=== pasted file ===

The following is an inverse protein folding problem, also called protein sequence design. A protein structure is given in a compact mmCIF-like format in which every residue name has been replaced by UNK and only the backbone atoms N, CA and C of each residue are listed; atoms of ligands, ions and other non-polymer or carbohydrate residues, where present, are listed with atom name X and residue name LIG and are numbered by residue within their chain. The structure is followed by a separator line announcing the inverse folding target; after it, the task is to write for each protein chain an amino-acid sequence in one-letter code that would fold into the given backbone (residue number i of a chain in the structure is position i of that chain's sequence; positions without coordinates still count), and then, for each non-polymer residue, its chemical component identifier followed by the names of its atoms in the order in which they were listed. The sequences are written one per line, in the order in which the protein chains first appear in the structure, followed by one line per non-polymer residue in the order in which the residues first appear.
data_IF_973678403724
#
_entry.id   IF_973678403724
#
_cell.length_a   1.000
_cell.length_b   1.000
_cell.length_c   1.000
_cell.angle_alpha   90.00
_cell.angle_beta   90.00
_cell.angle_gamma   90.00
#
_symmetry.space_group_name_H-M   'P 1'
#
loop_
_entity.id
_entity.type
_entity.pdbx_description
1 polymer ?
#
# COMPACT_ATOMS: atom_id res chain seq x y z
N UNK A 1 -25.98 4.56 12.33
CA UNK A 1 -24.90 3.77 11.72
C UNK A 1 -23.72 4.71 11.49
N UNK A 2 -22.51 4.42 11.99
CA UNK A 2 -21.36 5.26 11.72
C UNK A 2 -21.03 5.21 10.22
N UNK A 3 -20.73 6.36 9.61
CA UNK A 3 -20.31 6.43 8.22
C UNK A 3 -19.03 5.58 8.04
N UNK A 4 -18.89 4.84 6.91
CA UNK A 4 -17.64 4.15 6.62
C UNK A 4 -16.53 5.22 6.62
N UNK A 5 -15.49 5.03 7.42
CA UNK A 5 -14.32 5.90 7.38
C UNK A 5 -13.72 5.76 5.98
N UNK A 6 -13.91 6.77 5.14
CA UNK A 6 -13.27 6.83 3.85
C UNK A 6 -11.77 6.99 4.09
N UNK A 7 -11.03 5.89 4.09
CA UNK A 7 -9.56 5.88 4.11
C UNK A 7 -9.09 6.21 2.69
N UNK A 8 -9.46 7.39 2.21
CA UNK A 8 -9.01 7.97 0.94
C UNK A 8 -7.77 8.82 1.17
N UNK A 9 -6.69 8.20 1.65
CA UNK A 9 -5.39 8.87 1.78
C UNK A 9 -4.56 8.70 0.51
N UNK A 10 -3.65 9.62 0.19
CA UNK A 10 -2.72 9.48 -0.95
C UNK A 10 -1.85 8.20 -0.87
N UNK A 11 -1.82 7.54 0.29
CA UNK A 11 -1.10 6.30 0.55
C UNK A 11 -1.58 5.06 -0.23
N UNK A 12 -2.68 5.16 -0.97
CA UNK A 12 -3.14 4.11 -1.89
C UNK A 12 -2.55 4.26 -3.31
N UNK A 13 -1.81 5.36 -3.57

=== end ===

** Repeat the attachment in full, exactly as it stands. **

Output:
The following is an inverse protein folding problem, also called protein sequence design. A protein structure is given in a compact mmCIF-like format in which every residue name has been replaced by UNK and only the backbone atoms N, CA and C of each residue are listed; atoms of ligands, ions and other non-polymer or carbohydrate residues, where present, are listed with atom name X and residue name LIG and are numbered by residue within their chain. The structure is followed by a separator line announcing the inverse folding target; after it, the task is to write for each protein chain an amino-acid sequence in one-letter code that would fold into the given backbone (residue number i of a chain in the structure is position i of that chain's sequence; positions without coordinates still count), and then, for each non-polymer residue, its chemical component identifier followed by the names of its atoms in the order in which they were listed. The sequences are written one per line, in the order in which the protein chains first appear in the structure, followed by one line per non-polymer residue in the order in which the residues first appear.
data_IF_973678403724
#
_entry.id   IF_973678403724
#
_cell.length_a   1.000
_cell.length_b   1.000
_cell.length_c   1.000
_cell.angle_alpha   90.00
_cell.angle_beta   90.00
_cell.angle_gamma   90.00
#
_symmetry.space_group_name_H-M   'P 1'
#
loop_
_entity.id
_entity.type
_entity.pdbx_description
1 polymer ?
#
# COMPACT_ATOMS: atom_id res chain seq x y z
N UNK A 1 -25.98 4.56 12.33
CA UNK A 1 -24.90 3.77 11.72
C UNK A 1 -23.72 4.71 11.49
N UNK A 2 -22.51 4.42 11.99
CA UNK A 2 -21.36 5.26 11.72
C UNK A 2 -21.03 5.21 10.22
N UNK A 3 -20.73 6.36 9.61
CA UNK A 3 -20.31 6.43 8.22
C UNK A 3 -19.03 5.58 8.04
N UNK A 4 -18.89 4.84 6.91
CA UNK A 4 -17.64 4.15 6.62
C UNK A 4 -16.53 5.22 6.62
N UNK A 5 -15.49 5.03 7.42
CA UNK A 5 -14.32 5.90 7.38
C UNK A 5 -13.72 5.76 5.98
N UNK A 6 -13.91 6.77 5.14
CA UNK A 6 -13.27 6.83 3.85
C UNK A 6 -11.77 6.99 4.09
N UNK A 7 -11.03 5.89 4.09
CA UNK A 7 -9.56 5.88 4.11
C UNK A 7 -9.09 6.21 2.69
N UNK A 8 -9.46 7.39 2.21
CA UNK A 8 -9.01 7.97 0.94
C UNK A 8 -7.77 8.82 1.17
N UNK A 9 -6.69 8.20 1.65
CA UNK A 9 -5.39 8.87 1.78
C UNK A 9 -4.56 8.70 0.51
N UNK A 10 -3.65 9.62 0.19
CA UNK A 10 -2.72 9.48 -0.95
C UNK A 10 -1.85 8.20 -0.87
N UNK A 11 -1.82 7.54 0.29
CA UNK A 11 -1.10 6.30 0.55
C UNK A 11 -1.58 5.06 -0.23
N UNK A 12 -2.68 5.16 -0.97
CA UNK A 12 -3.14 4.11 -1.89
C UNK A 12 -2.55 4.26 -3.31
N UNK A 13 -1.81 5.36 -3.57